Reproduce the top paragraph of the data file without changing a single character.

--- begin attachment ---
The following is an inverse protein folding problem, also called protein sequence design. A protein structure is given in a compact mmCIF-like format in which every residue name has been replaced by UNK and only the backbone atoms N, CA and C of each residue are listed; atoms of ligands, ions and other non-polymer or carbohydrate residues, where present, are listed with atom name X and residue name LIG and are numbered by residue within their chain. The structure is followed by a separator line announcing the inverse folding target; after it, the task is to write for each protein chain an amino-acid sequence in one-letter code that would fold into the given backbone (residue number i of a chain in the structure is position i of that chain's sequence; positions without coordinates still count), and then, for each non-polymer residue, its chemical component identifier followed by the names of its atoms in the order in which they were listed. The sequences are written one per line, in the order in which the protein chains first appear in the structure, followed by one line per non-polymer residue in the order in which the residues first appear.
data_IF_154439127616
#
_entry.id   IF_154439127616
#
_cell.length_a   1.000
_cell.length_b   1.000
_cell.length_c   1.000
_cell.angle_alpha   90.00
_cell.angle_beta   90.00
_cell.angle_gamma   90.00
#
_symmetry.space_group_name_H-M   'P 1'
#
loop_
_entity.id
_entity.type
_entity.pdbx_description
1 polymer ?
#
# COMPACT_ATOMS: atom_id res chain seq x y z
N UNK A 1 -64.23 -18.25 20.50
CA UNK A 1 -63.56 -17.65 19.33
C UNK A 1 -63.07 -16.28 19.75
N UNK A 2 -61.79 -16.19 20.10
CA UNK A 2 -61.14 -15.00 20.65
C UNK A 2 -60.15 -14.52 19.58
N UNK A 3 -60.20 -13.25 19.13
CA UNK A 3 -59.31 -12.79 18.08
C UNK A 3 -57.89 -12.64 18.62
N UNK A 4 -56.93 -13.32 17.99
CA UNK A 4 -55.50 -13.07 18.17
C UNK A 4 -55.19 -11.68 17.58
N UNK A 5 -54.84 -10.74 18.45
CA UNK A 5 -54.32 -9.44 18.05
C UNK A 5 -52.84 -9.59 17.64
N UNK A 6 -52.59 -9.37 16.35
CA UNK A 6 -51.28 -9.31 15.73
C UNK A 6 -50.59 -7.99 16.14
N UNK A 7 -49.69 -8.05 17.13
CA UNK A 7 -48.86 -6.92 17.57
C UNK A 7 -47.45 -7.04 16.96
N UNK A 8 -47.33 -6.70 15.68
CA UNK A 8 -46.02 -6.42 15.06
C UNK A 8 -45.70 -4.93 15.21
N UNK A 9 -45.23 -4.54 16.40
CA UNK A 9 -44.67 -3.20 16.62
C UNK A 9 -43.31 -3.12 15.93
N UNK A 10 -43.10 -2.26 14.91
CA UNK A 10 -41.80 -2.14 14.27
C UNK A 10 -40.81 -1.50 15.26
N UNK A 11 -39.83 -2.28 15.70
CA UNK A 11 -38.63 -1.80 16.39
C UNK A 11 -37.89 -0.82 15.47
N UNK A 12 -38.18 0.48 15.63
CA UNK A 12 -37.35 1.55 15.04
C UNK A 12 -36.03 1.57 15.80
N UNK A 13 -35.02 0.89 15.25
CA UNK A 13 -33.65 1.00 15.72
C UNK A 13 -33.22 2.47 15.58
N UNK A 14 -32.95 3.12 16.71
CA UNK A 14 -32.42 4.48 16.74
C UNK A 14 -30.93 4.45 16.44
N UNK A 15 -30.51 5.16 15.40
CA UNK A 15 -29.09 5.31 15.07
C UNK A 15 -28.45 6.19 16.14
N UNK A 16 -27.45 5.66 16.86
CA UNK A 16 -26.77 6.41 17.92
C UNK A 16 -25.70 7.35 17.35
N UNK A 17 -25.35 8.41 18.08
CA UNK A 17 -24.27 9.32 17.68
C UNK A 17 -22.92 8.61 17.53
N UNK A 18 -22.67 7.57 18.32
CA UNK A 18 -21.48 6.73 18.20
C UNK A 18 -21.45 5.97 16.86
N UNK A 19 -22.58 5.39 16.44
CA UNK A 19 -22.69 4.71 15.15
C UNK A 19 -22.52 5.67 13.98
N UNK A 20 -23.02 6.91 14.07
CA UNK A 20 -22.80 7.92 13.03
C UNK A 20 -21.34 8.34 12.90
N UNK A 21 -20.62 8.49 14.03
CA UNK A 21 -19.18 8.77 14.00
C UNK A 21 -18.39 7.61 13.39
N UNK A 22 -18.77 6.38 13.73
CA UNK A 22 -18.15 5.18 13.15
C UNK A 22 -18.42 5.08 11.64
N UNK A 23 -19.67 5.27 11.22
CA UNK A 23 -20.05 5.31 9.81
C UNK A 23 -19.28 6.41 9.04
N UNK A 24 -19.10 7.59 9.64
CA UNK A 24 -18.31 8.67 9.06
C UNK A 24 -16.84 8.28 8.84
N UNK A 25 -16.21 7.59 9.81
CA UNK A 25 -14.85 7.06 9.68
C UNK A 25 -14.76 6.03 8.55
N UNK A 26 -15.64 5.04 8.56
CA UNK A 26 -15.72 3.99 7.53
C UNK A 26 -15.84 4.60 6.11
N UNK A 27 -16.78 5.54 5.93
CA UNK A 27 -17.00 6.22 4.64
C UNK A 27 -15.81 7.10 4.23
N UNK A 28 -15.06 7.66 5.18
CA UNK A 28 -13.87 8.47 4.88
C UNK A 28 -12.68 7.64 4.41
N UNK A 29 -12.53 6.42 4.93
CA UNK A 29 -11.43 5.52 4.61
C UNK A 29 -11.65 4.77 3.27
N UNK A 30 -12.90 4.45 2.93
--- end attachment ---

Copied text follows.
The following is an inverse protein folding problem, also called protein sequence design. A protein structure is given in a compact mmCIF-like format in which every residue name has been replaced by UNK and only the backbone atoms N, CA and C of each residue are listed; atoms of ligands, ions and other non-polymer or carbohydrate residues, where present, are listed with atom name X and residue name LIG and are numbered by residue within their chain. The structure is followed by a separator line announcing the inverse folding target; after it, the task is to write for each protein chain an amino-acid sequence in one-letter code that would fold into the given backbone (residue number i of a chain in the structure is position i of that chain's sequence; positions without coordinates still count), and then, for each non-polymer residue, its chemical component identifier followed by the names of its atoms in the order in which they were listed. The sequences are written one per line, in the order in which the protein chains first appear in the structure, followed by one line per non-polymer residue in the order in which the residues first appear.